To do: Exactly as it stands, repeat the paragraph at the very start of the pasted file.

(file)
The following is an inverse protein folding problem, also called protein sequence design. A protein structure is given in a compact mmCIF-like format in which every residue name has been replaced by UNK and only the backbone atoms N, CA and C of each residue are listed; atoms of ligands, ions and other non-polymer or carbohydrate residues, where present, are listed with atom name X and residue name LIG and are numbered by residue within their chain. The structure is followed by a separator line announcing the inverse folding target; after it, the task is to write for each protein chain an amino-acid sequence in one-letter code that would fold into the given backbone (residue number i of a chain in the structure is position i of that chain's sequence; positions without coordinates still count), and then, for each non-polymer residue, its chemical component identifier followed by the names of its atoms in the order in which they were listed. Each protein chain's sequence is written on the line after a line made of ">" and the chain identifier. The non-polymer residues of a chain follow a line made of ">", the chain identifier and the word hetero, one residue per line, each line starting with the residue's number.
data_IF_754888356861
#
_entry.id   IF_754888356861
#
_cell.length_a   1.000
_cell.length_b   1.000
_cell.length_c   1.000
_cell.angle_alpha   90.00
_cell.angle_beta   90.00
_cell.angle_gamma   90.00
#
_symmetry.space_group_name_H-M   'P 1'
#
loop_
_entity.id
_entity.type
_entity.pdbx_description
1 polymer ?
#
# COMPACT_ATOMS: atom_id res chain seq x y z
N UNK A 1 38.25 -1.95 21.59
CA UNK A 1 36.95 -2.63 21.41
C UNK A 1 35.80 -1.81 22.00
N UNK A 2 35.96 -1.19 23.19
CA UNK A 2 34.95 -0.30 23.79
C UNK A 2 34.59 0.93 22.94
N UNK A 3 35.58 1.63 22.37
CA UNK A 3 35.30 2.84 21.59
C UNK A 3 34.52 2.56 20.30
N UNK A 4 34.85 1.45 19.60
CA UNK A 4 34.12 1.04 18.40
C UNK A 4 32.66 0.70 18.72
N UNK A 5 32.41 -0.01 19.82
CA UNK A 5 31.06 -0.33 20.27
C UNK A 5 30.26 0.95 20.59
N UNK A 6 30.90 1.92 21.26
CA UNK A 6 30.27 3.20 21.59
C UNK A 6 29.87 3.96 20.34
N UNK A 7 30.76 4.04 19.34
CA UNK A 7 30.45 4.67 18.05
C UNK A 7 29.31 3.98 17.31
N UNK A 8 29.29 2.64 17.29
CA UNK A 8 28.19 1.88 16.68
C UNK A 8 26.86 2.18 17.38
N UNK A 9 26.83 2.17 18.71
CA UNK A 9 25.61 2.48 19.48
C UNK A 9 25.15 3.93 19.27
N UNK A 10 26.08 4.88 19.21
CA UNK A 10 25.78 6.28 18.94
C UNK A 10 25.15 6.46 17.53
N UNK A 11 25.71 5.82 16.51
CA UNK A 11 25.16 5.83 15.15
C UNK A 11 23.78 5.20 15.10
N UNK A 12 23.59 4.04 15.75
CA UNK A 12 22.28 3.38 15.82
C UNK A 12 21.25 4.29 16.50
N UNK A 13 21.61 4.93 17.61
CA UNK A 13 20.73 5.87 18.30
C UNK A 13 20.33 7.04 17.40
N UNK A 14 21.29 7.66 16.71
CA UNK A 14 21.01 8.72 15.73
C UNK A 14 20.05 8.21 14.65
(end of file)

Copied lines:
The following is an inverse protein folding problem, also called protein sequence design. A protein structure is given in a compact mmCIF-like format in which every residue name has been replaced by UNK and only the backbone atoms N, CA and C of each residue are listed; atoms of ligands, ions and other non-polymer or carbohydrate residues, where present, are listed with atom name X and residue name LIG and are numbered by residue within their chain. The structure is followed by a separator line announcing the inverse folding target; after it, the task is to write for each protein chain an amino-acid sequence in one-letter code that would fold into the given backbone (residue number i of a chain in the structure is position i of that chain's sequence; positions without coordinates still count), and then, for each non-polymer residue, its chemical component identifier followed by the names of its atoms in the order in which they were listed. Each protein chain's sequence is written on the line after a line made of ">" and the chain identifier. The non-polymer residues of a chain follow a line made of ">", the chain identifier and the word hetero, one residue per line, each line starting with the residue's number.